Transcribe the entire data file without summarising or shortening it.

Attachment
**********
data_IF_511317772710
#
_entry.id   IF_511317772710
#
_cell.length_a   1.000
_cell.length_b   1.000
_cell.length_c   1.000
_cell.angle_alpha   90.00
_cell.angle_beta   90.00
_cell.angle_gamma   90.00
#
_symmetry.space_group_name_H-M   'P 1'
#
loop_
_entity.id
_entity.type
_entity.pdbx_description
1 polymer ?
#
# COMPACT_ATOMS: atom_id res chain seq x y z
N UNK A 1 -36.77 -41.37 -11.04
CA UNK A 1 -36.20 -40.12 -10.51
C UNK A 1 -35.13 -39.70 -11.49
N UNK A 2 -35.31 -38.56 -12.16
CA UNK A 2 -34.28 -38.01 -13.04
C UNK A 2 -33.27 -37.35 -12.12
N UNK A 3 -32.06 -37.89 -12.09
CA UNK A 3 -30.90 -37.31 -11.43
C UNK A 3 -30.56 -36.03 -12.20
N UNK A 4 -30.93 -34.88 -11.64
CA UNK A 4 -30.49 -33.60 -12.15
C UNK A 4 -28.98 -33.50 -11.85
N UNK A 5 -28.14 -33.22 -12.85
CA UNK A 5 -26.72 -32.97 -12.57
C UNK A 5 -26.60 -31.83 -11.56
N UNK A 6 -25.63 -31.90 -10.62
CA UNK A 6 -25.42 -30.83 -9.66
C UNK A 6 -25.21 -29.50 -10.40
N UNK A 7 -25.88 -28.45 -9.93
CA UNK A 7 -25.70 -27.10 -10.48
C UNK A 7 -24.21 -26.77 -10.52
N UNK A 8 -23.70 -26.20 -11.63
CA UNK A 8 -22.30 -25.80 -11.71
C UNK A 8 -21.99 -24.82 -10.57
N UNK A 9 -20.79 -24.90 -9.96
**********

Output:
data_IF_511317772710
#
_entry.id   IF_511317772710
#
_cell.length_a   1.000
_cell.length_b   1.000
_cell.length_c   1.000
_cell.angle_alpha   90.00
_cell.angle_beta   90.00
_cell.angle_gamma   90.00
#
_symmetry.space_group_name_H-M   'P 1'
#
loop_
_entity.id
_entity.type
_entity.pdbx_description
1 polymer ?
#
# COMPACT_ATOMS: atom_id res chain seq x y z
N UNK A 1 -36.77 -41.37 -11.04
CA UNK A 1 -36.20 -40.12 -10.51
C UNK A 1 -35.13 -39.70 -11.49
N UNK A 2 -35.31 -38.56 -12.16
CA UNK A 2 -34.28 -38.01 -13.04
C UNK A 2 -33.27 -37.35 -12.12
N UNK A 3 -32.06 -37.89 -12.09
CA UNK A 3 -30.90 -37.31 -11.43
C UNK A 3 -30.56 -36.03 -12.20
N UNK A 4 -30.93 -34.88 -11.64
CA UNK A 4 -30.49 -33.60 -12.15
C UNK A 4 -28.98 -33.50 -11.85
N UNK A 5 -28.14 -33.22 -12.85
CA UNK A 5 -26.72 -32.97 -12.57
C UNK A 5 -26.60 -31.83 -11.56
N UNK A 6 -25.63 -31.90 -10.62
CA UNK A 6 -25.42 -30.83 -9.66
C UNK A 6 -25.21 -29.50 -10.40
N UNK A 7 -25.88 -28.45 -9.93
CA UNK A 7 -25.70 -27.10 -10.48
C UNK A 7 -24.21 -26.77 -10.52
N UNK A 8 -23.70 -26.20 -11.63
CA UNK A 8 -22.30 -25.80 -11.71
C UNK A 8 -21.99 -24.82 -10.57
N UNK A 9 -20.79 -24.90 -9.96